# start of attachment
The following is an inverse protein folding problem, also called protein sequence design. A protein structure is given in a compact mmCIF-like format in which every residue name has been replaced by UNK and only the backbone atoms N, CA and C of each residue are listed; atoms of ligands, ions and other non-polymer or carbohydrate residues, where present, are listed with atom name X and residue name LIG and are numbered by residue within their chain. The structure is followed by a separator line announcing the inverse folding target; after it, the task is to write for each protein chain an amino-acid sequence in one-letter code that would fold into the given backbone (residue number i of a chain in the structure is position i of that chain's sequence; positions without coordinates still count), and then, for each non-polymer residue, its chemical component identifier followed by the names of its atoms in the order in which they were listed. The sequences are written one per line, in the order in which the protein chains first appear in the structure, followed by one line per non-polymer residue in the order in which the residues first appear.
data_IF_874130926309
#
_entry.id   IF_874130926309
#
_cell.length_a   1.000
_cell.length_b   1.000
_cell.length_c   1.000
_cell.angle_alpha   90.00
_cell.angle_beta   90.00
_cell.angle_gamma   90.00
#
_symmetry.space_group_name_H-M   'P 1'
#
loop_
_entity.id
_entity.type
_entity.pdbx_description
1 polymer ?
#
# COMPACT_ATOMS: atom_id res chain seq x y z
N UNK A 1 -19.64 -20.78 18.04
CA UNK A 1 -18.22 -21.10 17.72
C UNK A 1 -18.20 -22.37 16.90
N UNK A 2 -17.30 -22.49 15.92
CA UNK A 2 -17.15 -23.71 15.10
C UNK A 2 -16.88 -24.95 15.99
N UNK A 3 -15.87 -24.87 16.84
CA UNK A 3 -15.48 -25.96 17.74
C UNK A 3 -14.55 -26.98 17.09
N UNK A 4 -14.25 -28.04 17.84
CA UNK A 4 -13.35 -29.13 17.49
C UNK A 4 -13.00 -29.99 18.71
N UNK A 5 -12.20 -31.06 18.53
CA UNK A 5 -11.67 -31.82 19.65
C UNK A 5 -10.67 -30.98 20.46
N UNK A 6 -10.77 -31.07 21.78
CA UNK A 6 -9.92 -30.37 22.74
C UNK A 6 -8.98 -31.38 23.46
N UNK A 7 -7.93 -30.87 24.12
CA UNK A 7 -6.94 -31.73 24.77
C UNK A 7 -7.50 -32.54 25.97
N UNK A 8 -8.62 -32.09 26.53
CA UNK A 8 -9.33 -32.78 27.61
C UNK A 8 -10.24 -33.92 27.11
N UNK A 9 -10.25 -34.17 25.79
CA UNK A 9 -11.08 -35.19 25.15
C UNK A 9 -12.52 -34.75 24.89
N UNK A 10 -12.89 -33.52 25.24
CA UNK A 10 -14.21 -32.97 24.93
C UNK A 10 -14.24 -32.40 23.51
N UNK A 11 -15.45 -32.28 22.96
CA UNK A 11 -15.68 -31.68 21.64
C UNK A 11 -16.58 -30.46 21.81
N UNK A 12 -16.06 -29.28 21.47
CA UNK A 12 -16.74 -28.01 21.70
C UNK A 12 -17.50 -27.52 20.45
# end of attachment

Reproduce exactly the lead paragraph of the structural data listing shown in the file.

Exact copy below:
The following is an inverse protein folding problem, also called protein sequence design. A protein structure is given in a compact mmCIF-like format in which every residue name has been replaced by UNK and only the backbone atoms N, CA and C of each residue are listed; atoms of ligands, ions and other non-polymer or carbohydrate residues, where present, are listed with atom name X and residue name LIG and are numbered by residue within their chain. The structure is followed by a separator line announcing the inverse folding target; after it, the task is to write for each protein chain an amino-acid sequence in one-letter code that would fold into the given backbone (residue number i of a chain in the structure is position i of that chain's sequence; positions without coordinates still count), and then, for each non-polymer residue, its chemical component identifier followed by the names of its atoms in the order in which they were listed. The sequences are written one per line, in the order in which the protein chains first appear in the structure, followed by one line per non-polymer residue in the order in which the residues first appear.